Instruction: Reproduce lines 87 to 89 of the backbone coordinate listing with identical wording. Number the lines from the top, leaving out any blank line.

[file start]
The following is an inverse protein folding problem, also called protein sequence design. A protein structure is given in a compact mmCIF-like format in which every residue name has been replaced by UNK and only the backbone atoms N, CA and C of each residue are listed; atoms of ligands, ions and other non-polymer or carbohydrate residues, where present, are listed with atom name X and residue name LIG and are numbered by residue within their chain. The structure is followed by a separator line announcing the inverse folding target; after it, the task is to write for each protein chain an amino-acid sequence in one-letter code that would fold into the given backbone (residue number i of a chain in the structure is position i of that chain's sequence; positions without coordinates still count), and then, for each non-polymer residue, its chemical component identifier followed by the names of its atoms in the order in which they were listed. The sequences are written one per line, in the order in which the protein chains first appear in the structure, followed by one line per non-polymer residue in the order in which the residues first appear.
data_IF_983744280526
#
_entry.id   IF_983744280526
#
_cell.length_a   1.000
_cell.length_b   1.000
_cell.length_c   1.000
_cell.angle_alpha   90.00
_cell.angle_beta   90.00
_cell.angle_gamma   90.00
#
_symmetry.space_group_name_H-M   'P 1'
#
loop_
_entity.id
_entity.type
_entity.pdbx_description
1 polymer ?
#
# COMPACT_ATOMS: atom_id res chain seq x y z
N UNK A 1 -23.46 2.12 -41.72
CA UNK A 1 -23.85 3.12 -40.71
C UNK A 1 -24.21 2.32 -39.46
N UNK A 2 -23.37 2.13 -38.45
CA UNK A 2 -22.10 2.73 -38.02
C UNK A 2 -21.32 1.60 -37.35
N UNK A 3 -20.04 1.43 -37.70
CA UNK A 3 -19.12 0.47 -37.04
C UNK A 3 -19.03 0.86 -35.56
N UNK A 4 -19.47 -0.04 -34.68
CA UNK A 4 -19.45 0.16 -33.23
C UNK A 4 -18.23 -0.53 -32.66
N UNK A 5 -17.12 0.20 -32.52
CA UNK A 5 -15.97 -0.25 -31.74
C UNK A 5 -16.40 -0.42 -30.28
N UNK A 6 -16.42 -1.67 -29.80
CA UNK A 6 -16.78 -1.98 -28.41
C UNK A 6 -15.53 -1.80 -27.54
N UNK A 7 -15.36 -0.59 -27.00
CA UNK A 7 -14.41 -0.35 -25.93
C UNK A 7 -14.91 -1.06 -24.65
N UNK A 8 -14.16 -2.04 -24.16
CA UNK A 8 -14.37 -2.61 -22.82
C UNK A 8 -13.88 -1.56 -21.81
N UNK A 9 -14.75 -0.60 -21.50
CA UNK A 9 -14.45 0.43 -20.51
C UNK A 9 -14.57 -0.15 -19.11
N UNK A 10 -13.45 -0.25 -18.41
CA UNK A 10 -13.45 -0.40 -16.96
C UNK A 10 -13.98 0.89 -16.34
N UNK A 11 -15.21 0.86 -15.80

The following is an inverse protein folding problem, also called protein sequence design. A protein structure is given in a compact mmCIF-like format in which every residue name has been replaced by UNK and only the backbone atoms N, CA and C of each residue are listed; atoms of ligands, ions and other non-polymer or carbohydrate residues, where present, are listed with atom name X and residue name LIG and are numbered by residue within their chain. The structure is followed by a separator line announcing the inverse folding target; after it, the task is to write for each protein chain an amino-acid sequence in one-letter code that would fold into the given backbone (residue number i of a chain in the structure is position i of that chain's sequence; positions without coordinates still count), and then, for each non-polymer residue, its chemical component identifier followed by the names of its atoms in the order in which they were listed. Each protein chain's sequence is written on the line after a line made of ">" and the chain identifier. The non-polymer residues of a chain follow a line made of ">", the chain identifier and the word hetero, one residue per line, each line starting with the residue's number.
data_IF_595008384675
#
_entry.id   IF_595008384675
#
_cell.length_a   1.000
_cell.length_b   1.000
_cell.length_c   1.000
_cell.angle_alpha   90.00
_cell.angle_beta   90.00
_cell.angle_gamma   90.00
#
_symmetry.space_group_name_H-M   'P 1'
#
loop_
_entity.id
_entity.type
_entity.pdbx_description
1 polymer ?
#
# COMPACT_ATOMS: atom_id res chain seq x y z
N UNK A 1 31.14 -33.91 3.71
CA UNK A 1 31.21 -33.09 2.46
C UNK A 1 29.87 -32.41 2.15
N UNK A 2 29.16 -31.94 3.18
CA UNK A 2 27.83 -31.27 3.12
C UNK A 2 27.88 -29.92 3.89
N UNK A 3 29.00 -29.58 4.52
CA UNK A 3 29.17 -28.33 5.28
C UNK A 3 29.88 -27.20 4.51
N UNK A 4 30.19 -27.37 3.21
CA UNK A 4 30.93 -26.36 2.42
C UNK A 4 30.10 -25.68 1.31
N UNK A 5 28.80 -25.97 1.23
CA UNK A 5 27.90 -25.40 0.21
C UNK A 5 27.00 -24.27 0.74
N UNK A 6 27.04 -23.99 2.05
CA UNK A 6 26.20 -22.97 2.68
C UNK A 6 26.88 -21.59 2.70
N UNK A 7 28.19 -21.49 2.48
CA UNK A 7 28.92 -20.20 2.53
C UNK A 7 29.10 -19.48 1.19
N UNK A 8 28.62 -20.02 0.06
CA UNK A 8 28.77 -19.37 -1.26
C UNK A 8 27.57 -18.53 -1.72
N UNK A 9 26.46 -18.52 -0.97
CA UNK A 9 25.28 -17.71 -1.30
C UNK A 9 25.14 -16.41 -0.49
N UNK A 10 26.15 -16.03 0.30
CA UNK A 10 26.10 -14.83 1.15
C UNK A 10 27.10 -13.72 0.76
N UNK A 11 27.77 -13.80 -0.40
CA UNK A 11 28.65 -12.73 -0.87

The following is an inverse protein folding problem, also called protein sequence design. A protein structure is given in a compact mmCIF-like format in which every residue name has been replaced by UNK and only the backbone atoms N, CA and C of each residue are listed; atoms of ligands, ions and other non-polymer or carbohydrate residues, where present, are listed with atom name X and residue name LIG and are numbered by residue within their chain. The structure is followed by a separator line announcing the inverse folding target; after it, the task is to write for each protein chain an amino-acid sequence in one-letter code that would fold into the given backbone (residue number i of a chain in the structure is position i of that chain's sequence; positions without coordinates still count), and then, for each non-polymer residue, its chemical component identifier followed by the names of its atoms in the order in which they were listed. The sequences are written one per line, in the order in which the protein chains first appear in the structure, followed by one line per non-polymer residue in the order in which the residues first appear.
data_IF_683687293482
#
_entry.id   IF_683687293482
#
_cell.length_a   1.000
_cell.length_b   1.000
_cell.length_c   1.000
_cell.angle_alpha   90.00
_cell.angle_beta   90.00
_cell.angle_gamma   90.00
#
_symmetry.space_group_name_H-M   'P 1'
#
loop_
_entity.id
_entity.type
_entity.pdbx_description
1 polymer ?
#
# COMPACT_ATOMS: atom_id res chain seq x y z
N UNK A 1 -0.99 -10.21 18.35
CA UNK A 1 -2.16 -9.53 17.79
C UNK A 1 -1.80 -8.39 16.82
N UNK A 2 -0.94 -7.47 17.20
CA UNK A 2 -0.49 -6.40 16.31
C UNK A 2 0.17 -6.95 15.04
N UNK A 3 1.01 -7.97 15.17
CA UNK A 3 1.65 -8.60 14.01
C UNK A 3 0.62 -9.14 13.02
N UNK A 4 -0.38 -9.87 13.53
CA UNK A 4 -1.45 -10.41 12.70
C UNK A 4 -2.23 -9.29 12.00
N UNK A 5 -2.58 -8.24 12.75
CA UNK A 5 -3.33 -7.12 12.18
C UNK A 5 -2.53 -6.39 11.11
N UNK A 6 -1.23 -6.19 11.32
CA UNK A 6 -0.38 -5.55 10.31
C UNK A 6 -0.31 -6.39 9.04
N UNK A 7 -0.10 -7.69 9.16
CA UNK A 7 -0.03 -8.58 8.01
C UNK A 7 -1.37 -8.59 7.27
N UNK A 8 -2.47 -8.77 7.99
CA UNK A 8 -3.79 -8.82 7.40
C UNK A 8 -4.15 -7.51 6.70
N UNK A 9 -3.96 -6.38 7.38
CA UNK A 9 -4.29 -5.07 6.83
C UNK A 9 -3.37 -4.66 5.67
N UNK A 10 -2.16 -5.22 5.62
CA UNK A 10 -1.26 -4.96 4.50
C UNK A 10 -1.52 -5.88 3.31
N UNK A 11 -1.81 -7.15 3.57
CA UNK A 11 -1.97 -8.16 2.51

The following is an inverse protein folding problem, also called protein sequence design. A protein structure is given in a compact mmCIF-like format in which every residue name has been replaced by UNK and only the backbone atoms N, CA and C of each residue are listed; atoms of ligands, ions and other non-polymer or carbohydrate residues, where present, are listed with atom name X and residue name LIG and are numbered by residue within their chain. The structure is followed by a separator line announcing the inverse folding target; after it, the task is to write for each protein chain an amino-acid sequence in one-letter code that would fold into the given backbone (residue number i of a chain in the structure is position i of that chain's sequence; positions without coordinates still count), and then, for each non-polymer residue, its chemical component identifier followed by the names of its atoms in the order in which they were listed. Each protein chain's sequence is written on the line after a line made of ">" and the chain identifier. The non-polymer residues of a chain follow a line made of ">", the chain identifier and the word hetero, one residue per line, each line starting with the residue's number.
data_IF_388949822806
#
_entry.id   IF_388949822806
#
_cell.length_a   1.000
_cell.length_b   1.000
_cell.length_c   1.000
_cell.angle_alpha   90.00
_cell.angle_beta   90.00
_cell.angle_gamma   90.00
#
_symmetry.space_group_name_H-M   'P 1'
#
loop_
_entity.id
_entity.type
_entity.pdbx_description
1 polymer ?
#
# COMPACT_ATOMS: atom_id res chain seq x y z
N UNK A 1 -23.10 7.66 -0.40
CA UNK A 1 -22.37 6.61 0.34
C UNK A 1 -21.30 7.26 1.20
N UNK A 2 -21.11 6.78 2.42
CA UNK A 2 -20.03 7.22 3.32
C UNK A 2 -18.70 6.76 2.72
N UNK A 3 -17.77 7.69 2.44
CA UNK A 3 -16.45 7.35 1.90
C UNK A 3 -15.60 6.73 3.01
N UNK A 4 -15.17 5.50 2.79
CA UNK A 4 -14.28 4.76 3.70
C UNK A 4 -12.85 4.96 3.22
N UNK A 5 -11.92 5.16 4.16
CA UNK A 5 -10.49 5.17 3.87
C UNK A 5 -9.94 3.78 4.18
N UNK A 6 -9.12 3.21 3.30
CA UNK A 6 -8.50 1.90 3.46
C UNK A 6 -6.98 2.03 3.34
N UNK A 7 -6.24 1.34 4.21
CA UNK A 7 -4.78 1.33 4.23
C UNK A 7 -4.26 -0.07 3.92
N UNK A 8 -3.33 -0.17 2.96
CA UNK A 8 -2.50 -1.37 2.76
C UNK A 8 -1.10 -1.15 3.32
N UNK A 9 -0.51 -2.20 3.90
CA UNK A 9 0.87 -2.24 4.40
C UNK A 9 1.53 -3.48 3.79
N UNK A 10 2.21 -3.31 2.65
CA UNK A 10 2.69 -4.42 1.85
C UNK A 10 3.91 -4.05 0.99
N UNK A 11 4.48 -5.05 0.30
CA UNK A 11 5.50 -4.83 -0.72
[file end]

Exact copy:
CA UNK A 5 27.90 -25.40 0.21
C UNK A 5 27.00 -24.27 0.74
N UNK A 6 27.04 -23.99 2.05